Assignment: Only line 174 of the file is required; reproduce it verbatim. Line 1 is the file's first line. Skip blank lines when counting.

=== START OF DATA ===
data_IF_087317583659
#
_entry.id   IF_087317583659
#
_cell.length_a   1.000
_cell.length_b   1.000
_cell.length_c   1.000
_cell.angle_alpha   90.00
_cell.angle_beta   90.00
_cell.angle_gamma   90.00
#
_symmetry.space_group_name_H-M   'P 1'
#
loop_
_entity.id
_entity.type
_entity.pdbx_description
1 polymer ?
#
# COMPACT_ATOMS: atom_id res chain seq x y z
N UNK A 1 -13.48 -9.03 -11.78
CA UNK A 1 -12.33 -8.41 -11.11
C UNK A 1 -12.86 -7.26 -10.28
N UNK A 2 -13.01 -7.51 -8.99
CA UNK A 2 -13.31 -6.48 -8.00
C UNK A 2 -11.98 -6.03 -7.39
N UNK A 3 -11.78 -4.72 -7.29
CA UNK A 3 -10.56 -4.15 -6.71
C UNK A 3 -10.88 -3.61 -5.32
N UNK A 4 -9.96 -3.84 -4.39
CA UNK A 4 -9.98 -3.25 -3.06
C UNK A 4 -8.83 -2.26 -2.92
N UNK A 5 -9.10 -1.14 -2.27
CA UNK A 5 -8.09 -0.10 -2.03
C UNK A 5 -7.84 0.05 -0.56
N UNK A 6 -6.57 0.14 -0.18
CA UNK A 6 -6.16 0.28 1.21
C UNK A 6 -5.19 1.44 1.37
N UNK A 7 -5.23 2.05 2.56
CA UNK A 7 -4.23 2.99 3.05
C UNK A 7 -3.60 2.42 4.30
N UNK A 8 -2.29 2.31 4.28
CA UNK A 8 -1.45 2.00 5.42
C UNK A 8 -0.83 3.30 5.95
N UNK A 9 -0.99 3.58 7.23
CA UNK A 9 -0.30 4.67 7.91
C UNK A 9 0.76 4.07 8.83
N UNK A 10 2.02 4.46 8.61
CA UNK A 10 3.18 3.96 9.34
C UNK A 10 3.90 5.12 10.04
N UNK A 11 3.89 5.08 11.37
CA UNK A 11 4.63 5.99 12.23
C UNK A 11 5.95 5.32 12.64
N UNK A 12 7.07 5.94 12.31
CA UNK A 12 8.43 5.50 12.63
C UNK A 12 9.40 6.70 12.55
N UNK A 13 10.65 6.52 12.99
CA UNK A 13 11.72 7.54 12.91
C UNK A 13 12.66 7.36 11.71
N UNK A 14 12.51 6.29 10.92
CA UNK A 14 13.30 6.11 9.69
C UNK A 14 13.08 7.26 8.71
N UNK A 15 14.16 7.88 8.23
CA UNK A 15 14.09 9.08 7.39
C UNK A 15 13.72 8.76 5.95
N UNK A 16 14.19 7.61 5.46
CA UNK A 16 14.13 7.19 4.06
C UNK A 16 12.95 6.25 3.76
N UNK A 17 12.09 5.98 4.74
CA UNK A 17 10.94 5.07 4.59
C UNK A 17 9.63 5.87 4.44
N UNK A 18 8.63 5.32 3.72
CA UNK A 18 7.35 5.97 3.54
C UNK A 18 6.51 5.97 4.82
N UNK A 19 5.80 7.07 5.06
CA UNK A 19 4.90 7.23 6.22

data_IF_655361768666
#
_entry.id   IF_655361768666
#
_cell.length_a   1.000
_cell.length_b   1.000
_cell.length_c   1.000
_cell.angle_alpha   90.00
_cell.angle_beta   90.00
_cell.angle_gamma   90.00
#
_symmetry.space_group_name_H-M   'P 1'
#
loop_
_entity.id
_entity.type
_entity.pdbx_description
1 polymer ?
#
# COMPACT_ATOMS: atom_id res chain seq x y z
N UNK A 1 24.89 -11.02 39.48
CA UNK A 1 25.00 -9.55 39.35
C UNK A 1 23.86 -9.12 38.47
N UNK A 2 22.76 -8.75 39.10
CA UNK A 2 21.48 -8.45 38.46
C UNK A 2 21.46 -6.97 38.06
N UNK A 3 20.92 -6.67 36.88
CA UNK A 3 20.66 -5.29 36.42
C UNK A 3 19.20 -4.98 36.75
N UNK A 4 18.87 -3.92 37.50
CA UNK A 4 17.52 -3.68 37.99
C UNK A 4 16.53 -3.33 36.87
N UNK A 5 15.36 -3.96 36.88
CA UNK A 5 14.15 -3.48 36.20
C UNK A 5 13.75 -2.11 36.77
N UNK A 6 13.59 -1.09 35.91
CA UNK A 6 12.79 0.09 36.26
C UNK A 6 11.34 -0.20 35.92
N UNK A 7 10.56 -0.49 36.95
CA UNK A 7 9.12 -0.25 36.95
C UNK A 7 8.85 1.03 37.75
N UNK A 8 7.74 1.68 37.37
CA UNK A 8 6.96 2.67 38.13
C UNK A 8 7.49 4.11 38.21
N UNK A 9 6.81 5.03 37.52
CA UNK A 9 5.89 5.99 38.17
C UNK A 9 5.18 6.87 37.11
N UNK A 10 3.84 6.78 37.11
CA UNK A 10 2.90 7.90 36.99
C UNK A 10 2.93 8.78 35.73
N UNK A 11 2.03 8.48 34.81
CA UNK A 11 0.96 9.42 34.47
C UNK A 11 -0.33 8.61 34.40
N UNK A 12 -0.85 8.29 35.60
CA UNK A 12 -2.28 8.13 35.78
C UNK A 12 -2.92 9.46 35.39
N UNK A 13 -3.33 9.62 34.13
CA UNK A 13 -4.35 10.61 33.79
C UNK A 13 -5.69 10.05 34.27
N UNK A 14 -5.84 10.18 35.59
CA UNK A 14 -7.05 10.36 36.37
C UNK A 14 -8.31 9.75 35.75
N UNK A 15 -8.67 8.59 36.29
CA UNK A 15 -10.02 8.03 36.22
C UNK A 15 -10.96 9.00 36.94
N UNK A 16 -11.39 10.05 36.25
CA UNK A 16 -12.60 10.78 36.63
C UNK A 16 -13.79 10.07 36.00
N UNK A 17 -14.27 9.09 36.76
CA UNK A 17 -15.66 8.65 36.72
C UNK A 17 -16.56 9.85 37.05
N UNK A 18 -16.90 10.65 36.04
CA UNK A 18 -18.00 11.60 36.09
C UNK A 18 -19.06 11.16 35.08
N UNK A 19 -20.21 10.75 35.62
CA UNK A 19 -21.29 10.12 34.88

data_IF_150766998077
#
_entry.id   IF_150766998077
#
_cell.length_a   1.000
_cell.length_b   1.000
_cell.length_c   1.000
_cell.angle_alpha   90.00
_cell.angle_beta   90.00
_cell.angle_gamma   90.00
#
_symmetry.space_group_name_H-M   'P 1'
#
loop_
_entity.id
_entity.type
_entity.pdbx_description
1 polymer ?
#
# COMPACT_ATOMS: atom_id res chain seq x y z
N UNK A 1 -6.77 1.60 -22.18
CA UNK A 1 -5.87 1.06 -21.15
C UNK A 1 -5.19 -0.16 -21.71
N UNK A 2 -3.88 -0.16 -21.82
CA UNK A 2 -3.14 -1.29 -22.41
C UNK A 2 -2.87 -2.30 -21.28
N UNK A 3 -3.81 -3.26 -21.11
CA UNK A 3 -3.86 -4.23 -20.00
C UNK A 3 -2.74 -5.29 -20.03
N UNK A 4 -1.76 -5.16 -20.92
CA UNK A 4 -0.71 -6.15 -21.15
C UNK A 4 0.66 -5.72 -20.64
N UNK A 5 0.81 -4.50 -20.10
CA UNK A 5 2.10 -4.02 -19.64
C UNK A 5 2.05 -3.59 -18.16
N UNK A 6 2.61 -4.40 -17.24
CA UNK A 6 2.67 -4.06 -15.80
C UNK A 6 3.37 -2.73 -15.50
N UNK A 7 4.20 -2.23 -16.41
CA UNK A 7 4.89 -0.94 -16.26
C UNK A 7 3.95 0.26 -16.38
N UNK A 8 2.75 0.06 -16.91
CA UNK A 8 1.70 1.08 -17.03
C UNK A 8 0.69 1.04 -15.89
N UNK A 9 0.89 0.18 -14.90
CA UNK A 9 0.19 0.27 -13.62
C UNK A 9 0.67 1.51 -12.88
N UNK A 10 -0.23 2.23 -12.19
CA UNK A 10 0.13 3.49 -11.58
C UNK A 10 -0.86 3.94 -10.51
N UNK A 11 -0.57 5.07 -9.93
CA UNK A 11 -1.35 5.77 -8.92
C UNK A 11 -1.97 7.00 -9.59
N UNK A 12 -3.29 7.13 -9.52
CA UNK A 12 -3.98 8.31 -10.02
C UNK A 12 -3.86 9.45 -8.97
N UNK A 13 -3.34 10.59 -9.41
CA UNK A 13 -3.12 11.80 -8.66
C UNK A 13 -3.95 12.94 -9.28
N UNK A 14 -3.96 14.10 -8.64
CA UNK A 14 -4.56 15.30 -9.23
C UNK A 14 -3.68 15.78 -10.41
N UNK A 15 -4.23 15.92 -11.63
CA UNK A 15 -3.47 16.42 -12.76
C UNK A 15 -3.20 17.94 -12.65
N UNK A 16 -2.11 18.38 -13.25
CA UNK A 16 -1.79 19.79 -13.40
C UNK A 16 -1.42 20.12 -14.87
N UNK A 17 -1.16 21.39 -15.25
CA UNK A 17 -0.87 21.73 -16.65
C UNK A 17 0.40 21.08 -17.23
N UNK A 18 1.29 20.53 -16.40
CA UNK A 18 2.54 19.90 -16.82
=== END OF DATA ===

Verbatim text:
CA UNK A 1 -5.87 1.06 -21.15